By the 1990s WHO resistance to corporate influence diminished as the World Bank consolidated its health and development purview after the Soviet Union’s dissolution. The World Bank’s 1993 “investing in health” approach was influential; it advocated private insurance and delivery alongside public financing of a nationally defined package of essential services. WHO’s official position on private sector involvement in health remained ambiguous, only treading lightly on privatisation trends amid equity concerns. WHO’s budget shortfalls were now being partly met via public–private partnerships, ushering in the private sector to shape decision making and enabling private actors to access and leverage sizable government resources. In 1999, WHO Director-General Gro Harlem Brundtland, a former Prime Minister of Norway, welcomed non-governmental organisations and the private sector as partners in the fight against poverty and disease. The new Bill & Melinda Gates Foundation became a key global health agenda-shaper via large-scale support for organisations such as Gavi, the Vaccine Alliance and the Global Fund to Fight AIDS, Tuberculosis and Malaria and as a key WHO donor to earmarked programmes, including polio eradication.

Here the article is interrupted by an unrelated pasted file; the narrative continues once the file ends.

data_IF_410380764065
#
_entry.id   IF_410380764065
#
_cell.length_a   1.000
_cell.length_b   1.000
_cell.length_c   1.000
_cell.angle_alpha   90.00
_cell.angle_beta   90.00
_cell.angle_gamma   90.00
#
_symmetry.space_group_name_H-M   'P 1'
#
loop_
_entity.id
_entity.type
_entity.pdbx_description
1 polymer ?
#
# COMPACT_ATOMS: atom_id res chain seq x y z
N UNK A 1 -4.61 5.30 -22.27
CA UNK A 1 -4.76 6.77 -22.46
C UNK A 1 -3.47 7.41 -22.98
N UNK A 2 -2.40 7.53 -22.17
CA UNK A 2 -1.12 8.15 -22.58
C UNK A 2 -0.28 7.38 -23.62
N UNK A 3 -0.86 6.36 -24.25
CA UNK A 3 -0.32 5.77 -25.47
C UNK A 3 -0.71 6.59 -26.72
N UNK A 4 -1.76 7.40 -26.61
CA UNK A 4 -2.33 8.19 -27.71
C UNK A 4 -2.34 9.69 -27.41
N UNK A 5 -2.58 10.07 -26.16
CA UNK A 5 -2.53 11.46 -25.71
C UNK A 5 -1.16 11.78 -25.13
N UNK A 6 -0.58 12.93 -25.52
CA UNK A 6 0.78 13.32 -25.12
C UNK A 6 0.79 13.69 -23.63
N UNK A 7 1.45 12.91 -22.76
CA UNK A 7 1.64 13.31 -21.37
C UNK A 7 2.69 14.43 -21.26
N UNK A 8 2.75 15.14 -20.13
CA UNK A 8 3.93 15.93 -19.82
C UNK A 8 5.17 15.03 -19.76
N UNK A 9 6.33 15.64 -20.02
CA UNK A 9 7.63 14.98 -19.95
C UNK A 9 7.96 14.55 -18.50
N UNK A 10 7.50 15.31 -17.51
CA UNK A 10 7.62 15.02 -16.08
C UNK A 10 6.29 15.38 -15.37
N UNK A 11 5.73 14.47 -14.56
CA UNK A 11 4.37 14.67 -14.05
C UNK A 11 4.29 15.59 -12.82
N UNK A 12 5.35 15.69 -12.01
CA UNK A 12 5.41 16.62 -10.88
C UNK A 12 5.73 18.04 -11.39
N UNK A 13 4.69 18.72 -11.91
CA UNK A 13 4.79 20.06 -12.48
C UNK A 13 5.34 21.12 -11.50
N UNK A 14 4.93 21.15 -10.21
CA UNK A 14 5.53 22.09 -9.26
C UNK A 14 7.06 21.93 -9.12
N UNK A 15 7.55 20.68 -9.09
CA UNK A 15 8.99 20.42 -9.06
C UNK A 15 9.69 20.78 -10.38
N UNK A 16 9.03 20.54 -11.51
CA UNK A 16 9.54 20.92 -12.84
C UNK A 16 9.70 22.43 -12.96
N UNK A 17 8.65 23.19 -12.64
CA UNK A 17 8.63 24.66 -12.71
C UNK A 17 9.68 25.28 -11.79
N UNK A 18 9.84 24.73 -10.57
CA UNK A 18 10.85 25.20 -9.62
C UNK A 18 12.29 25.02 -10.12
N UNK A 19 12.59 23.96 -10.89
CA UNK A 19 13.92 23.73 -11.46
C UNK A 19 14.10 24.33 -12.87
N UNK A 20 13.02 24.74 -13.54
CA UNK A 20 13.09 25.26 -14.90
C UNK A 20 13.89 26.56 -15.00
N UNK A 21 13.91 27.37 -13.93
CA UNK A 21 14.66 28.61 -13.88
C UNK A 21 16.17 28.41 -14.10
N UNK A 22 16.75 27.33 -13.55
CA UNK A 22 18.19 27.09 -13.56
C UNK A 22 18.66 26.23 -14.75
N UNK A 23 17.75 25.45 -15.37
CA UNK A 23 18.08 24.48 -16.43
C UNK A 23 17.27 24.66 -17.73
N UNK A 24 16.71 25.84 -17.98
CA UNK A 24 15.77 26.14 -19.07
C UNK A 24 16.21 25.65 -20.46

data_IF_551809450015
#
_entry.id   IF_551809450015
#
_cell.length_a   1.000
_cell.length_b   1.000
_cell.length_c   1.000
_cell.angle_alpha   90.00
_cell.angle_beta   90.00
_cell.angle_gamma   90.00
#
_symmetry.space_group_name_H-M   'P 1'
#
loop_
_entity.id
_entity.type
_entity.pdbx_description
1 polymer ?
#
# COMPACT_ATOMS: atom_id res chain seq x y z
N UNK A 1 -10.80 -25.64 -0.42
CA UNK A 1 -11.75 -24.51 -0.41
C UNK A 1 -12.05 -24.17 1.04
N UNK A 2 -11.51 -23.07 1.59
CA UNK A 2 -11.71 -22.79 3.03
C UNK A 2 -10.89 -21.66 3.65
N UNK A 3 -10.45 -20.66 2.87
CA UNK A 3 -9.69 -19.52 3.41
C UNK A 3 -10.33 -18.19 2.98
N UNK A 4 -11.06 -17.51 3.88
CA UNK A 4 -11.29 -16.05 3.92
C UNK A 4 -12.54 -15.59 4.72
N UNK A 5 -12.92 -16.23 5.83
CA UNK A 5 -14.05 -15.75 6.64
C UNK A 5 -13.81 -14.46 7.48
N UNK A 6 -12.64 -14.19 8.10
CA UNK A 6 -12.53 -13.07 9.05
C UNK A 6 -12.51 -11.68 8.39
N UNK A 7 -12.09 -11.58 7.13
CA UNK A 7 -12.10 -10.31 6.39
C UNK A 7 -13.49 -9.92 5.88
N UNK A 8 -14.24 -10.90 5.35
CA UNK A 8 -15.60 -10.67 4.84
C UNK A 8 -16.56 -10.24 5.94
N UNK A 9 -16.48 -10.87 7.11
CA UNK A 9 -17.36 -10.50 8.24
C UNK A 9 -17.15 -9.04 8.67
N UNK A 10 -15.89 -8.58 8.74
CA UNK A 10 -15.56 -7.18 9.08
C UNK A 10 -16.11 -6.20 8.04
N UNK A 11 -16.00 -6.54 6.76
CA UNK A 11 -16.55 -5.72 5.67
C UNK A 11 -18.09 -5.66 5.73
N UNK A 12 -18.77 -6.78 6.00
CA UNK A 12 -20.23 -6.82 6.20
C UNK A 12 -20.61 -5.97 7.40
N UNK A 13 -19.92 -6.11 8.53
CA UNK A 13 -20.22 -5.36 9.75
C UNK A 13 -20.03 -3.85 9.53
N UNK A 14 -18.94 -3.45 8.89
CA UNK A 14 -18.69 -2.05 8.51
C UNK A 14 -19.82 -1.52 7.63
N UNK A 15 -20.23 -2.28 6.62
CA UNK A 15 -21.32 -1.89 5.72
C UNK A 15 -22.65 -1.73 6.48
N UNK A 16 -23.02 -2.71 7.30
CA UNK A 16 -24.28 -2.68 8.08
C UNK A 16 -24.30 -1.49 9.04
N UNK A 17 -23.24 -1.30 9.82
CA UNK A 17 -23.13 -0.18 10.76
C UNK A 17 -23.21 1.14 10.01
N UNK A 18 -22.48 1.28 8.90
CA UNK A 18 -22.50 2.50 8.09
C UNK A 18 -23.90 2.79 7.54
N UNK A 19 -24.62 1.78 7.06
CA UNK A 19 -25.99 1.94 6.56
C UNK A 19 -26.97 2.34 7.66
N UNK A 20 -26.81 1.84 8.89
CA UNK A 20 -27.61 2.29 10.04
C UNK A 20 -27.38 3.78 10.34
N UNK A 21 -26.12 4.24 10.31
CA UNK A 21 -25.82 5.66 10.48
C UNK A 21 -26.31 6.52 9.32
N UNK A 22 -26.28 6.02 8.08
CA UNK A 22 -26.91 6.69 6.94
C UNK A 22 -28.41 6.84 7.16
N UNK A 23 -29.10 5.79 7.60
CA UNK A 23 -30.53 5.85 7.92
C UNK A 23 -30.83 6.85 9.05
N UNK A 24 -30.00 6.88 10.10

The next decade saw WHO pursuing seemingly contradictory efforts. WHO’s 2005–08 Commission on Social Determinants of Health declared that “social injustice is killing people on a grand scale” and called for “tackl[ing] the inequitable distribution of power, money and resources”, as well as a single tier of health care financed through general taxation or mandatory insurance. Sidestepping this agenda, WHO accepted public–private oriented universal health coverage as a fix for health-care systems. Here was another missed occasion for WHO to emphasise the crucial role that governments play in health—vividly illustrated in various Global South settings that have made progress in advancing health equity. Instead, WHO remained evasive and the 2010 World Health Report advocated for governments to steward both public and private sectors and “constructively engage” with the latter. This approach continued in subsequent years.